First thoughts on a 2000-page report

Forget Christmas, it’s Leveson Day, and all is far from silent…

Some people managed to have reactions to today’s report of the Leveson Inquiry up and on the web very quickly.  I’m not one of them – I didn’t have an advance copy, and I wanted to have a proper read of it (and was travelling and at meetings for part of the day); needless to say I haven’t quite got around to every paragraph yet, so I’ve been reading the bits I’m interested in.  I have particular sympathy for journalists trying to digest and report on it for deadlines, and will be very grateful to read what they have written, but these posts are going to take a different approach.  In particular, I don’t intend to try and get the sense of the whole report, and I’m disregarding whole sections (such as that about the police), which I’ve read less carefully and don’t have much background knowledge on.  One other thought is that there is no obvious link between the detail (and perhaps even the importance) of discussion in the report on one hand and specific recommendations on the other.  The material on the influence of the press on politicians is valuable and fascinating, but it was always going to be difficult to make a list of recommendations (let alone legal recommendations).  Could it be that the hearings and report will carry weight, as a type of deliberative process with a type of moral adjudication added on?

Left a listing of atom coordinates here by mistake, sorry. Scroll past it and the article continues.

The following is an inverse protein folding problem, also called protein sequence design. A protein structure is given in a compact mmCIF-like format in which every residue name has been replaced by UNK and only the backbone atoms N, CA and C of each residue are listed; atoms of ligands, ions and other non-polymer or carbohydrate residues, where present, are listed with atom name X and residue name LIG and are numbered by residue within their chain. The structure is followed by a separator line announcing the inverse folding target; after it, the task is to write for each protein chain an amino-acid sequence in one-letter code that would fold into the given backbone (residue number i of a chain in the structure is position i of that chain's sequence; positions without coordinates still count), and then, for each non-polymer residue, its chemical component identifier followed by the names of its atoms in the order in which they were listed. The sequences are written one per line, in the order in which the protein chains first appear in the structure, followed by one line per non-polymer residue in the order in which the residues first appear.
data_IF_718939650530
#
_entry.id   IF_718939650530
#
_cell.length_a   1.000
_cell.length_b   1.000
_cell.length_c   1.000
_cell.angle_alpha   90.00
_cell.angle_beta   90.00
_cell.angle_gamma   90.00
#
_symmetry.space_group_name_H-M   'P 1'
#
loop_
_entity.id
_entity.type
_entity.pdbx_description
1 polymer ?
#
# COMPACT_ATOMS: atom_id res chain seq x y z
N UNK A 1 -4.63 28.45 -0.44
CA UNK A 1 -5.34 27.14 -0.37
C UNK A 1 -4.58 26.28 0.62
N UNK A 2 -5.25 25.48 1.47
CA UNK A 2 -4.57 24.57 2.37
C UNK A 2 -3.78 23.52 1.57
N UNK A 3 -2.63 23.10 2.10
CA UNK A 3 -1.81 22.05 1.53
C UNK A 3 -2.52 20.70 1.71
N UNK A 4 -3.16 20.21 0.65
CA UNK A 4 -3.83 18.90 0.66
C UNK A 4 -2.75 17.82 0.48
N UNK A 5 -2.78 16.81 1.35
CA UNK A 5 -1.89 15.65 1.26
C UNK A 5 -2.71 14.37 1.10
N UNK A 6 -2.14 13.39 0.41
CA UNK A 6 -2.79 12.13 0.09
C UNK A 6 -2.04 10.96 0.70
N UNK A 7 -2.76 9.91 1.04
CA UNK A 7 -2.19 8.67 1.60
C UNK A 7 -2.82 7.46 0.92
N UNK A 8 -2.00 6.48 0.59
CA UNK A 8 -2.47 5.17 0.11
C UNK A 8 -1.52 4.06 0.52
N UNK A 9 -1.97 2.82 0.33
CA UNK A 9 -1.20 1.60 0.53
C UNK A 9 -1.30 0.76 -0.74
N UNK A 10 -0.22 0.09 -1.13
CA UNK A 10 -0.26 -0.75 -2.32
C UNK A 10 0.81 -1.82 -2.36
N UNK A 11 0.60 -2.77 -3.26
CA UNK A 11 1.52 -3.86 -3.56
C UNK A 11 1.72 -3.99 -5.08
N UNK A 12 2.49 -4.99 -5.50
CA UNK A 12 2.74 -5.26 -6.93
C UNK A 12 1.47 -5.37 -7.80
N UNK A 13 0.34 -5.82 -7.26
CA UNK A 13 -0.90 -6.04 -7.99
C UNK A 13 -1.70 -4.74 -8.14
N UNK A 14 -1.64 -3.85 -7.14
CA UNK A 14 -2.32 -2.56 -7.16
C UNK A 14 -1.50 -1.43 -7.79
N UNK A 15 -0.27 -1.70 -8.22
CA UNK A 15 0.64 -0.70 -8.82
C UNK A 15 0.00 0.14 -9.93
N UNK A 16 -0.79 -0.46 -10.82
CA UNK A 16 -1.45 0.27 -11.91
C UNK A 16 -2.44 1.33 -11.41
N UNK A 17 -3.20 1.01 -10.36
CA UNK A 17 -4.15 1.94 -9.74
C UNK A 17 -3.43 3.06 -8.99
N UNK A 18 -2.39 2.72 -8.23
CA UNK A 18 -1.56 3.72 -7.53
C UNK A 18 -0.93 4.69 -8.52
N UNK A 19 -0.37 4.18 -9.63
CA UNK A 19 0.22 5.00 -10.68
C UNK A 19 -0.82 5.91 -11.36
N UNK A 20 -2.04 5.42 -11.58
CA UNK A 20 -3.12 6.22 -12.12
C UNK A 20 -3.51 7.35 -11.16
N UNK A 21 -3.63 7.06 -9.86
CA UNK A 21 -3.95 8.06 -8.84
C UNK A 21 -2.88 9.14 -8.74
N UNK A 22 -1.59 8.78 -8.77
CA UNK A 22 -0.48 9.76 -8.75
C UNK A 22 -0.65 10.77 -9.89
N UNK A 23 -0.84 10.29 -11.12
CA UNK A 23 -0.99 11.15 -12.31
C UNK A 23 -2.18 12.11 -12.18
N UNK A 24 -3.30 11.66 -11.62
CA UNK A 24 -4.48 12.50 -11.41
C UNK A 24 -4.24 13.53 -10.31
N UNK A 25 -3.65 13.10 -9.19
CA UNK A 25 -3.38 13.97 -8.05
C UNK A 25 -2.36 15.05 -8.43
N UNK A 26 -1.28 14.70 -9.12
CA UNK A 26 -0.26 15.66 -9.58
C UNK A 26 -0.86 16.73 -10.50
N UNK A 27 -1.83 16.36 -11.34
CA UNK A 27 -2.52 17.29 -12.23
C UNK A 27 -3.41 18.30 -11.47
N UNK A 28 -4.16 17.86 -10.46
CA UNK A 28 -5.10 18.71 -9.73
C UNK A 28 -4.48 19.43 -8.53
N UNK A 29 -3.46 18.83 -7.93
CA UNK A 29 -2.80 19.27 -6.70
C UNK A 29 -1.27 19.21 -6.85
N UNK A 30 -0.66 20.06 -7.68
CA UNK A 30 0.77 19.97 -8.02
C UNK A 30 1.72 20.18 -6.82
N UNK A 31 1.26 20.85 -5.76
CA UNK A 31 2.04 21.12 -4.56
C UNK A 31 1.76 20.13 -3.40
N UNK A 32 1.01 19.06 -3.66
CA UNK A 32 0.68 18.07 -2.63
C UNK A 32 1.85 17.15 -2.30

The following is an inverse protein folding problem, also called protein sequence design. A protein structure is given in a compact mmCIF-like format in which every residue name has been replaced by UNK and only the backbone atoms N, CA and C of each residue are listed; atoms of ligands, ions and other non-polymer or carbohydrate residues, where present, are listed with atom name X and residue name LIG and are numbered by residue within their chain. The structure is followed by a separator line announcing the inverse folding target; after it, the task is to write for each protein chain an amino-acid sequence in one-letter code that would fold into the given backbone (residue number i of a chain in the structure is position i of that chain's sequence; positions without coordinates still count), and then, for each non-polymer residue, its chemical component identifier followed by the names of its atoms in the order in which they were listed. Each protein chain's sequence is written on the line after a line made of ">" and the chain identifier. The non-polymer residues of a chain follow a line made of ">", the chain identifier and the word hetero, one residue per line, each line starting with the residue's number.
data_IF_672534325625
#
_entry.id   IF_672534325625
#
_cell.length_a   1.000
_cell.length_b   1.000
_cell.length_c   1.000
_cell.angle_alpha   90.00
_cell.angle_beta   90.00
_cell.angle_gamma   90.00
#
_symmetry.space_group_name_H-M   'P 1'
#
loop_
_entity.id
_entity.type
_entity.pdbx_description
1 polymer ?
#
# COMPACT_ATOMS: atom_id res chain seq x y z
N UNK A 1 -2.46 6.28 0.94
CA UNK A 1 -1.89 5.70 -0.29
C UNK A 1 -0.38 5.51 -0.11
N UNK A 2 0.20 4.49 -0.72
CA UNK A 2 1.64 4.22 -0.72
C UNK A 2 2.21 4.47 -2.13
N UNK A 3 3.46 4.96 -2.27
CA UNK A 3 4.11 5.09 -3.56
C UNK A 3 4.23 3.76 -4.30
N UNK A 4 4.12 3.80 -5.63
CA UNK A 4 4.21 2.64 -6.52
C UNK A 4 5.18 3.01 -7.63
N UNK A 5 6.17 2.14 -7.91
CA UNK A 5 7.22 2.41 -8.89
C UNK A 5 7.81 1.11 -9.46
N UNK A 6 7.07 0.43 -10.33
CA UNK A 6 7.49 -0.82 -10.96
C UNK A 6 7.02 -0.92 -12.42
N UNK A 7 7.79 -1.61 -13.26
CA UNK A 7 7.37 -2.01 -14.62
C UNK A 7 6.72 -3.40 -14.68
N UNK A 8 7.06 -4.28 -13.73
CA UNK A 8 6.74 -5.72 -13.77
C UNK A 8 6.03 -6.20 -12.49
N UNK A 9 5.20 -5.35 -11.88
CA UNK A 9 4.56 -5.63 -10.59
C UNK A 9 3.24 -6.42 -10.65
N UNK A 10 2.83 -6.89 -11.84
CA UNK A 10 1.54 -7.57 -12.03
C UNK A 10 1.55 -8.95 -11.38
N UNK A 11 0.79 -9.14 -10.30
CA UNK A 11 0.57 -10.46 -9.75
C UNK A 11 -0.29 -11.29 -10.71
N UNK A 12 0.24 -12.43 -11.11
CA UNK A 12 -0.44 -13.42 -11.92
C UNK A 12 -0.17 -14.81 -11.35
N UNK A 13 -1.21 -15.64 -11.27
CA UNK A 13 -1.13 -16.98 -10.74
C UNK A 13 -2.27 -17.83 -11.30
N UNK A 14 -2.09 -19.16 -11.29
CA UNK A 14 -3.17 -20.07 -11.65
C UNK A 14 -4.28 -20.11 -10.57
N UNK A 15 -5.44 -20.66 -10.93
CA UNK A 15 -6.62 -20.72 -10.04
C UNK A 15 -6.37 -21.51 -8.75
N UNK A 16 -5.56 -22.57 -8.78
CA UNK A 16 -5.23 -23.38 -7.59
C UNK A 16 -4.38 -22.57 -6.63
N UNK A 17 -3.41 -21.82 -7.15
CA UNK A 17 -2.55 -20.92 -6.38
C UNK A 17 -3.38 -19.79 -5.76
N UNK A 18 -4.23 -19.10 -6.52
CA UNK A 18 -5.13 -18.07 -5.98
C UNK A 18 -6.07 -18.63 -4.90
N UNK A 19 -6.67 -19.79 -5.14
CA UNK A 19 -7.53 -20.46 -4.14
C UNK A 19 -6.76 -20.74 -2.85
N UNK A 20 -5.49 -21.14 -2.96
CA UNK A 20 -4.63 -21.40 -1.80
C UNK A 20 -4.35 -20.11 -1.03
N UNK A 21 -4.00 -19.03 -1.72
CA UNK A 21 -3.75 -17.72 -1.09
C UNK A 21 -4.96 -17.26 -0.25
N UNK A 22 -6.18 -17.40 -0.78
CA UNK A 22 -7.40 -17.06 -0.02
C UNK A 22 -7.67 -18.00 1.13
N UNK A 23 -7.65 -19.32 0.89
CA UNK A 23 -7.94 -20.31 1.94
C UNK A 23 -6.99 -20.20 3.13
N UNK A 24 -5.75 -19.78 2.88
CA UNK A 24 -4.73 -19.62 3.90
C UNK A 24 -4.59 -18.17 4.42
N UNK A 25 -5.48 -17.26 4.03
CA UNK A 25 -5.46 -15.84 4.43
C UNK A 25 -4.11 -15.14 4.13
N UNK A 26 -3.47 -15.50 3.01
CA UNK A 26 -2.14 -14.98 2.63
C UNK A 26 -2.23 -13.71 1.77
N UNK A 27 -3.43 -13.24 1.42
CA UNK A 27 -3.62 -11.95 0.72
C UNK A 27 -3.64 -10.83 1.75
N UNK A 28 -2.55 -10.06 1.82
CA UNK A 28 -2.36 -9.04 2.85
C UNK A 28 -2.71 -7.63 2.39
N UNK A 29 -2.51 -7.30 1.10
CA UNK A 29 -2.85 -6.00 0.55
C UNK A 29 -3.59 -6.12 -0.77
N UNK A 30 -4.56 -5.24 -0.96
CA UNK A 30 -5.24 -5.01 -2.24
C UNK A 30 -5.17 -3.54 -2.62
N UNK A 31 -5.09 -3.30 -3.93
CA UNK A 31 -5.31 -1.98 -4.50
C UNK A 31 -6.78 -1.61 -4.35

Anyway, with all of those caveats in mind, here are links to my posts.  Please forgive errors, it has been a long day!

Regulation: where I touch on the proposed regulatory system, how many bodies there should be, the influence of the Irish model, the role of Ofcom, and the Prime Minister’s response.

The Internet: because this is the bit I’ve been following most closely.  In this section I also talk about how the report talks about ATVOD (for on-demand AV media).

Data protection: a real surprise that there was so much on this (and so many recommendations!).  May you live in interesting times, etc.

Devolution: a discussion of things that are not in the report but which I believe will affect its implementation, in relation to Scotland in particular. 

And I should say, for the record, that it is a useful, well-referenced and thorough (2000 pages!) report, and my observations are offered as constructive criticism; I’ve focused on issues of dispute or controversy because a post on the hundreds of paragraphs without problems would hardly draw you, the reader, to read on…

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